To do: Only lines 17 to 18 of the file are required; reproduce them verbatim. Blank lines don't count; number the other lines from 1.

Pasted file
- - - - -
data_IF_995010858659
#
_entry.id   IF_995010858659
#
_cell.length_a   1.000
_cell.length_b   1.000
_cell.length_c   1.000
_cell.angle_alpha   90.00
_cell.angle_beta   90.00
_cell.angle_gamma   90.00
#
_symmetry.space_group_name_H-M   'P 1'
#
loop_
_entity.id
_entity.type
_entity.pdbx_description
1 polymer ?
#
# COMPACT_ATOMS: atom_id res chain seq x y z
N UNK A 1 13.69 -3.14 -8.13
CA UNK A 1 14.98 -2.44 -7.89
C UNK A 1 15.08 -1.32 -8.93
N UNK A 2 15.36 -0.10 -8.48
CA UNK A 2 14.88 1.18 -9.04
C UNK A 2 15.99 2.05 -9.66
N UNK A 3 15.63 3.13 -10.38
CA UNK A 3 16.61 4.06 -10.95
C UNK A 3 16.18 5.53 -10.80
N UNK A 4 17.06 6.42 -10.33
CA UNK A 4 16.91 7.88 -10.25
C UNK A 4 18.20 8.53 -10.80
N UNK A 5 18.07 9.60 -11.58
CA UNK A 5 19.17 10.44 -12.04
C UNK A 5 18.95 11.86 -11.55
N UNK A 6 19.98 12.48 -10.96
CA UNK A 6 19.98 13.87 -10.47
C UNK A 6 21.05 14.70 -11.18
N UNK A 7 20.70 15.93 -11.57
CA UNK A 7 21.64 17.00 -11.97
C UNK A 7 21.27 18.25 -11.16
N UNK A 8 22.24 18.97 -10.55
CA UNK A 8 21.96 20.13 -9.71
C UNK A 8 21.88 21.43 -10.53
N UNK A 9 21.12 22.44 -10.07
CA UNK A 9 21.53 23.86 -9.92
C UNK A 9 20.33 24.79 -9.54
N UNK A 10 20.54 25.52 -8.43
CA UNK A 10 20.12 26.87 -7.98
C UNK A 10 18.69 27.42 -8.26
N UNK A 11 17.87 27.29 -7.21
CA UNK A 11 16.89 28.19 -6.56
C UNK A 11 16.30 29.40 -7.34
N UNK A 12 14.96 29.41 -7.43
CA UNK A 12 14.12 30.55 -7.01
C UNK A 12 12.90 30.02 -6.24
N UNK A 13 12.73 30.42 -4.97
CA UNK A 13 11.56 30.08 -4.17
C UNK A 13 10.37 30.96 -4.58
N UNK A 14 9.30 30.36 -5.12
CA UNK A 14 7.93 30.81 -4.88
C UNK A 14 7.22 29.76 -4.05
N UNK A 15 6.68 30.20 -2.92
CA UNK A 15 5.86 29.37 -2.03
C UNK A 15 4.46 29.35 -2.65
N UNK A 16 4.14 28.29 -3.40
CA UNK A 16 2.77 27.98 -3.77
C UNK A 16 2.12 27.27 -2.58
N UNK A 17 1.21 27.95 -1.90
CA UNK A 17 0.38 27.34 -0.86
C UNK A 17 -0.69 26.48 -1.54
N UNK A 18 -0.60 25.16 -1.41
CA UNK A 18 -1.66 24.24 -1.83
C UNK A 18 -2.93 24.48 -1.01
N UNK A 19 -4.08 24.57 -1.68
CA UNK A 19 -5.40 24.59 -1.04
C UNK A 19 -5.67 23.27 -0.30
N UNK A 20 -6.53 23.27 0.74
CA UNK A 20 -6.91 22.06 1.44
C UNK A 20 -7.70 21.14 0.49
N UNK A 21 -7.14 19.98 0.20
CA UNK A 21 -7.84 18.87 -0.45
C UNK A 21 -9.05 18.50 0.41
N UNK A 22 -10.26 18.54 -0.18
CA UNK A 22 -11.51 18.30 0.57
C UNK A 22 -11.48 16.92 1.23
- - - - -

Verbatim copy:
_entity.pdbx_description
1 polymer ?